3.Assessing need  –  pregnancies  per  year  

Afghanistan

“Your place  of   birth  should   not  determine   your  right  to   life”  

Ethiopia

“If you  miss  the   poor,  you  miss   the  point”  

Tanzania

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H4+ ‘High  Burden  Countries  Ini4a4ve’:  Midwifery  Workforce  Assessments   `  

3.Assessing supply:  Health  labour  market  analysis   Private  

Public

Other

Exits

Health sector  

‘supply’ Unemployed  

Employed

Qualified healthcare  workers  

Healthcare educaLon  and  training  

High School  graduates  (male/female)   Source:  adapted  from  Vujicic  and  Zurn,  2006  

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‘parLcipaLon’

‘potenLal supply’  


H4+ ‘High  Burden  Countries  Ini4a4ve’:  Midwifery  Workforce  Assessments   `  

3.Assessing supply:  who  plays  what  role  in  the  midwifery  workforce?        

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H4+ ‘High  Burden  Countries  Ini4a4ve’:  Midwifery  Workforce  Assessments   `  

3.Assessing supply:  Educa4on  pathways,  provider  and  costs?            How  many  are  currently  prac0sing?      

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H4+ ‘High  Burden  Countries  Ini4a4ve’:  Midwifery  Workforce  Assessments   `  

3.Assessing supply:  urban/rural  distribu4on  -­‐  equitable?  

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H4+ ‘High  Burden  Countries  Ini4a4ve’:  Midwifery  Workforce  Assessments   `  

3.Modelling future  supply:  how  many  (more)  are  needed?  

Projected STOCK  

Projected NEED     OR     Projected   Need     +     service   coverage   target  

Year ‘x’  

Year ‘x’  

GAP

Exit Entry  

?

STOCK Current  

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H4+ ‘High  Burden  Countries  Ini4a4ve’:  Midwifery  Workforce  Assessments   `  

3.Modelling future  supply:  if  we  use  Tanahashi?      

Process of  service  provision  

Service Delivery  Goal   Target  populaLon  who  do  not  contact   services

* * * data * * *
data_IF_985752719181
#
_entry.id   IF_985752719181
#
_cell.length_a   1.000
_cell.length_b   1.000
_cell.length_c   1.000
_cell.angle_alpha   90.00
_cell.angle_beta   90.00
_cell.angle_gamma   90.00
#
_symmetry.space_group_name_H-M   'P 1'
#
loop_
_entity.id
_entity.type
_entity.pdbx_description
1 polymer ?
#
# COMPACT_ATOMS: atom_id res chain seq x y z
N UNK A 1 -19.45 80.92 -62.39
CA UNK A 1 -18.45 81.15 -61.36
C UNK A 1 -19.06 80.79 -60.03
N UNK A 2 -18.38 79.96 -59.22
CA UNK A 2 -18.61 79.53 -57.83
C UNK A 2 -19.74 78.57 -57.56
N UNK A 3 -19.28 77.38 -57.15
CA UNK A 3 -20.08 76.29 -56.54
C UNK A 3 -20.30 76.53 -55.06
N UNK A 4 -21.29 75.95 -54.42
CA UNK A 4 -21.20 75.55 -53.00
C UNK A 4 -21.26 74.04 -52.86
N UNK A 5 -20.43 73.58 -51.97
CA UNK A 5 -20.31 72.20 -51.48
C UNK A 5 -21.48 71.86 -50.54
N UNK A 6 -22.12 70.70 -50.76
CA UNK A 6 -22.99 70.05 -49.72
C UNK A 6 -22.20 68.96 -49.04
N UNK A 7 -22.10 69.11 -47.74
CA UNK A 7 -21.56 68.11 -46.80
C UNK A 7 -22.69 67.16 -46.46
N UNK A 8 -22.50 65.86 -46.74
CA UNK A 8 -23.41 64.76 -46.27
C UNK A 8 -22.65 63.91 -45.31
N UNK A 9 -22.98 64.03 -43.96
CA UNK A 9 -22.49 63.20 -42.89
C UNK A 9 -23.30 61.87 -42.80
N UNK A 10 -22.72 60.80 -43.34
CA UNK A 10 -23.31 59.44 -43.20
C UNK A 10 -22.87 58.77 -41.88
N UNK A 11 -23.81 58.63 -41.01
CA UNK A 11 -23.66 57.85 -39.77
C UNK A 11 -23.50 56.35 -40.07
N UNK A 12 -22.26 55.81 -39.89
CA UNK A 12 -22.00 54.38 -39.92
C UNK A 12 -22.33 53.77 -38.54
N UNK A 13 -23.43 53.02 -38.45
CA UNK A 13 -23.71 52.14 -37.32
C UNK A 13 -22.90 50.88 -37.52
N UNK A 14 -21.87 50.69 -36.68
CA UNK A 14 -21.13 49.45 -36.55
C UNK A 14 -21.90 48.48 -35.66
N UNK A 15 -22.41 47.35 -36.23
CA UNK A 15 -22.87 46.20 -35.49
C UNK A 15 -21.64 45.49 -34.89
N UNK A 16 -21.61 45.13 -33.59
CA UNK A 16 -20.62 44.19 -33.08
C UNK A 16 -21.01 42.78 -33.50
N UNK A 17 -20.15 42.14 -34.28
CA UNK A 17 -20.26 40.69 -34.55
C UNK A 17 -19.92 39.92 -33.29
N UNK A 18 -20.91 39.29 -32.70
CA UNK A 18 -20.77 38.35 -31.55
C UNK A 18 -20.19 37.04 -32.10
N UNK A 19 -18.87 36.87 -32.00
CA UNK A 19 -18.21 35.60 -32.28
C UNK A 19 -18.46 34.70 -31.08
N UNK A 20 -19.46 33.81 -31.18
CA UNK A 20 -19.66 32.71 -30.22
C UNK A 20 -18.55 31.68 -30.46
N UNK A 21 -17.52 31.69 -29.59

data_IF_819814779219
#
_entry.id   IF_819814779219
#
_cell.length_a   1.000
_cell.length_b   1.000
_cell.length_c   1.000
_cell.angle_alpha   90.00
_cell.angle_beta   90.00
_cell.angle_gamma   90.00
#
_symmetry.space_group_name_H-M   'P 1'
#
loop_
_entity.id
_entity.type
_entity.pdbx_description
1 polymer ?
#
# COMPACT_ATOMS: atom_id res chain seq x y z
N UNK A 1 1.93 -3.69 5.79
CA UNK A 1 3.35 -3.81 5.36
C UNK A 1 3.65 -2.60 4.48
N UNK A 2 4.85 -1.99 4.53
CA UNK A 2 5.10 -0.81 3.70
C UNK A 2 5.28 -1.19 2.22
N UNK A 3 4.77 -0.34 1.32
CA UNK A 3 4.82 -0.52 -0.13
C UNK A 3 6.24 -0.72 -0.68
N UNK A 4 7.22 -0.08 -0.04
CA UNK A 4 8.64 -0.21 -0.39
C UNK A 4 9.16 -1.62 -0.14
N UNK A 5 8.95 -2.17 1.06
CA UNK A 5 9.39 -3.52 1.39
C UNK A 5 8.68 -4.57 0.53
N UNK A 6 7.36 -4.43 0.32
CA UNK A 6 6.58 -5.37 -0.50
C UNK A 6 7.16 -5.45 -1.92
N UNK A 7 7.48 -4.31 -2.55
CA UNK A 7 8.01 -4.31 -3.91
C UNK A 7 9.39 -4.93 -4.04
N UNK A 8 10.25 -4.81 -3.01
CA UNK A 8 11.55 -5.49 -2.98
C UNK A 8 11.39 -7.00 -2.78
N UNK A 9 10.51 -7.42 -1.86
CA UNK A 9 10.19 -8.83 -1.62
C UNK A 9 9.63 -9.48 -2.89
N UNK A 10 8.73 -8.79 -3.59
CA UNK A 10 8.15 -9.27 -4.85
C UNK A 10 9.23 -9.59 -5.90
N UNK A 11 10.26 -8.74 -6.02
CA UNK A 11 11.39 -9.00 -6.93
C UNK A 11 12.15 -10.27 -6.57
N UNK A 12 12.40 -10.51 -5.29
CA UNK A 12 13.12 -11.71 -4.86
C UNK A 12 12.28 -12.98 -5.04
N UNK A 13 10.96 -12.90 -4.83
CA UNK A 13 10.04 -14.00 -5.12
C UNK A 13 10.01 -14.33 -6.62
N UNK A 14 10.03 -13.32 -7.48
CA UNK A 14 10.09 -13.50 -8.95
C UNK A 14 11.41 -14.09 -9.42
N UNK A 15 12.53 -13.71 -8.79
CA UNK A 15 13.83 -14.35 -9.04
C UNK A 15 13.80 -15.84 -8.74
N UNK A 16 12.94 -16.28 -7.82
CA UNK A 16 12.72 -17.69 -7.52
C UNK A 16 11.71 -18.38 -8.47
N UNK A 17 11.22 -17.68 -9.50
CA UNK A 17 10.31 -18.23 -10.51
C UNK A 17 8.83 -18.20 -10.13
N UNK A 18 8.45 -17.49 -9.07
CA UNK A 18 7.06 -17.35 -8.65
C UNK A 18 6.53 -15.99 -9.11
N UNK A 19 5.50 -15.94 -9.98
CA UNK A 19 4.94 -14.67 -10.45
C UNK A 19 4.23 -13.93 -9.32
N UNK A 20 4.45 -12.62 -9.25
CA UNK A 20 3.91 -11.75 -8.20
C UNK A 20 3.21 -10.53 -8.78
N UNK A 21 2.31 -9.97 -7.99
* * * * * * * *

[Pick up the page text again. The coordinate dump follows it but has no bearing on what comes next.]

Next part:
EffecLve Coverage  

People who  receive  effecDve  care  

Contact Coverage  

People who  use  the  service  

Acceptability Coverage  

People willing  to  use  the  service  

Accessibility Coverage   People  who  can  use  service  

Availability Coverage  

People for  whom  service  is  available  

Target PopulaLon    

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H4+ ‘High  Burden  Countries  Ini4a4ve’:  Midwifery  Workforce  Assessments   `  

3.Modelling future  supply:  to  provide  effec4ve,  quality  coverage?      

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H4+ ‘High  Burden  Countries  Ini4a4ve’:  Midwifery  Workforce  Assessments   `  

Key findings Work environment •  Distribution of facilities seems to align with areas where most Health facili4es  by  expected  pregnancies   pregnancies expected, though not conclusive •  However, insufficient staffing with appropriate balance of RCH competencies •  Need for strengthening referral, commodity and equipment systems, and to find ways to improve staff motivation

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H4+ ‘High  Burden  Countries  Ini4a4ve’:  Midwifery  Workforce  Assessments   `  

Key findings    

Midwifery workforce   The  RCH  workforce  in  Tanzania  

•  Equitable distribution of workforce in recent years •  Recruitment and deployment processes are still issues in ensuring RCH services are equitably delivered – vacancy rates estimated between 40% to 86% •  Lack of full midwifery skills in at least one of the cadres challenges equitable coverage

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H4+ ‘High  Burden  Countries  Ini4a4ve’:  Midwifery  Workforce  Assessments   `  

Projected staffing  needs  and  supply  

18000

16000

Supply of  EN   Supply  of  ANO  

14000

Supply of  CO   Supply  of  AMO  

12000

Supply of  MO   Total  staffing  needs  

10000

8000 2015  

2020

2025

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H4+ ‘High  Burden  Countries  Ini4a4ve’:  Midwifery  Workforce  Assessments   `  

State of  the  World’s  Midwifery   Launched  in  2011.  Plans  for  wriLng  SoWMy2   for  publicaLon  in  2014.     First  meeLng  at  GMHC2013  to  discuss   themes,  engage  with  partners.       Proposed  to  align  with  Countdown   countries,  expand  from  progress  report  to   include  equity,  coverage,  quality  of  care.   Proposed  to  push  for  a  Commission  on  HRH.     Second  meeLng  at  Women  Deliver,  May   2013.  Finalise  the  surveys,  discuss  data   collecLon.  Start  communicaLon  processes.  

hsp://www.unfpa.org/sowmy/report/home.html   `  

Hbci overview e4a 18jan13  
Hbci overview e4a 18jan13